Cuomo Administration releases details regarding taxing recreational marijuana

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ALBANY, NY – The Cuomo Administration has provided details for its plan to regulate and tax adult-use recreational cannabis in its budget plan. 

The Governor says it could generate $350 million in revenue a year once matured. 

But, as NewsChannel 34’s Corina Cappabianca explains, some who support marijuana legalization have uneasiness about the tax structure.  

The Governor’s Cannabis Regulation and Taxation Act would impose three taxes on adult use of cannabis. 

The first would be a wholesale THC-based potency tax that would be put on the sale from a distributor to a person selling the products at retail. 

Some advocates of cannabis legalization say it poses concerns. 

((Allan Gandelman, President of New York Cannabis Growers & Processors Association))

One, it’s not a common system and so we don’t really see how they will keep track of every single product, it seems like it’s going to be overburdensome to regulate and collect taxes.

And, number two, the rates are pretty high which would kind of leave New York as one of the higher taxed adult use cannabis states. 

Secondly, there’s a 10.25 percent final sale tax. 

And, third, the products would be subject to state and local sales tax. 

David Holland with Empire State NORML which seeks to legalize cannabis says if the overall tax rate becomes too high, people could resort to the unregulated marketplace.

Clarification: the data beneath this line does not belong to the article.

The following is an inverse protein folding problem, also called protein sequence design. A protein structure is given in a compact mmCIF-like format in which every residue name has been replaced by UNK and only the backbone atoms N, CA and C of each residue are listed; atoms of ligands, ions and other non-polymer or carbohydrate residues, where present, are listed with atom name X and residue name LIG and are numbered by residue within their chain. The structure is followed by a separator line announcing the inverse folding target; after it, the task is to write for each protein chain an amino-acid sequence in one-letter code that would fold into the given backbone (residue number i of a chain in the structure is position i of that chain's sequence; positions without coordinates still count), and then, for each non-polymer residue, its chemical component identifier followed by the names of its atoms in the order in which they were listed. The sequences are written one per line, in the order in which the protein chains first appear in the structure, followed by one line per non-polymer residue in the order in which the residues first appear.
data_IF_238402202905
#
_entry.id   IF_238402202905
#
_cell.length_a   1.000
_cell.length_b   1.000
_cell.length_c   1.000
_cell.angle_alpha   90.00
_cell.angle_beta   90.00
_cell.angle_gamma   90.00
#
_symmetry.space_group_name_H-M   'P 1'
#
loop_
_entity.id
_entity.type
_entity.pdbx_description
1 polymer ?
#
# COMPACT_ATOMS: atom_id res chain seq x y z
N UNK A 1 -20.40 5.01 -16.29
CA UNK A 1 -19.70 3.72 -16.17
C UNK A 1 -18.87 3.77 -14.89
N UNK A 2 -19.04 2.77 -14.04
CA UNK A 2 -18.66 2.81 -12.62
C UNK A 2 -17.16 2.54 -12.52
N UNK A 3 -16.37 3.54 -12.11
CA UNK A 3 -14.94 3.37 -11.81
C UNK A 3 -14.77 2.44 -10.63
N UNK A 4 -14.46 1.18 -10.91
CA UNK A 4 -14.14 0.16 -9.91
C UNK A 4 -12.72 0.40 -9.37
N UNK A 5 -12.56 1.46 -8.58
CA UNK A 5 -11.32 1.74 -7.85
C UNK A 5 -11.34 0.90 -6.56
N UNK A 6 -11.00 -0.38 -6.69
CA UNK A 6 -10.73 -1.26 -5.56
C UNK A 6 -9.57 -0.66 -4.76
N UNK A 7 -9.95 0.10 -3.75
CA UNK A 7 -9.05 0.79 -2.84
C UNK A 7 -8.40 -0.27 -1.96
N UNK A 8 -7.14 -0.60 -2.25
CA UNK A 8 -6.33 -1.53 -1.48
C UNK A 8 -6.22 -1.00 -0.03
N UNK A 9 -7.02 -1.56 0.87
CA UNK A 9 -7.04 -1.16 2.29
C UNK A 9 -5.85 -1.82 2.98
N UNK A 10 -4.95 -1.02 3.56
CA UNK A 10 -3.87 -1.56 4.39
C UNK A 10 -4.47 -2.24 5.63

((David Holland, Empire State NORML)) The legacy market may continue on if it turns out to be cheaper and less difficult to access than a state legalized market and that’s one of the dangers of over-taxation.

Advocates also say that more could be done to promote social equity. 

Currently, the structure works up to directing $100 million annually in fiscal year 2026 and beyond to social equity purposes.

((Allan Gandelman, President of New York Cannabis Growers & Processors Association))

I think a lot more of the tax revenue should be allocated to the social equity piece, and it should all be done on the front end. I don’t think we should spread it out over 5 years, and keep increasing it, because what’s going to happen is large corporations are going to move into the state very quickly, some are already here and they will capture the entire market. 

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